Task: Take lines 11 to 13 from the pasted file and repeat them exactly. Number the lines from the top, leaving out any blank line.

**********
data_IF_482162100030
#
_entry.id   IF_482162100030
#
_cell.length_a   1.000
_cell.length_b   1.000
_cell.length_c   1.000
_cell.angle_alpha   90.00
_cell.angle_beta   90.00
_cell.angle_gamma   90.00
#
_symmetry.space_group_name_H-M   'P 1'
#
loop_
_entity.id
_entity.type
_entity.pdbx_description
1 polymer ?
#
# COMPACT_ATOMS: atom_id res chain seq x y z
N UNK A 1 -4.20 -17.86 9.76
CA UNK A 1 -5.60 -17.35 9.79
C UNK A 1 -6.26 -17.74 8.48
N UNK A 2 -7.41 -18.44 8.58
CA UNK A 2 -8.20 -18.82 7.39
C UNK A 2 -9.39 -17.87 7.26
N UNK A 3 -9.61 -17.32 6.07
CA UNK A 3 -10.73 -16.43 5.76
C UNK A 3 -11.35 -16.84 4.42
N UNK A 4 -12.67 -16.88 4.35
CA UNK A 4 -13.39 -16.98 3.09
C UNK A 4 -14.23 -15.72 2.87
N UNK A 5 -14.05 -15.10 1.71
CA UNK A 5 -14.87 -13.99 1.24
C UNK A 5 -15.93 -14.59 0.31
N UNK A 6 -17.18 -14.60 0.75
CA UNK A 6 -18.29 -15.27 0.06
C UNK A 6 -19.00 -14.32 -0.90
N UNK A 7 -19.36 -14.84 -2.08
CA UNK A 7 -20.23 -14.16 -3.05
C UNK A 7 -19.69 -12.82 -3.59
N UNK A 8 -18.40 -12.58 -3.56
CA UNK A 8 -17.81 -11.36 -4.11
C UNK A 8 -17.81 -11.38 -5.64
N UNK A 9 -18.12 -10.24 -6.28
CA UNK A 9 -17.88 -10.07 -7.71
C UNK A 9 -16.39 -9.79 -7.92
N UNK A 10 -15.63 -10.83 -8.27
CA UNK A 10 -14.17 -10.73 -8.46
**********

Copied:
#
_symmetry.space_group_name_H-M   'P 1'
#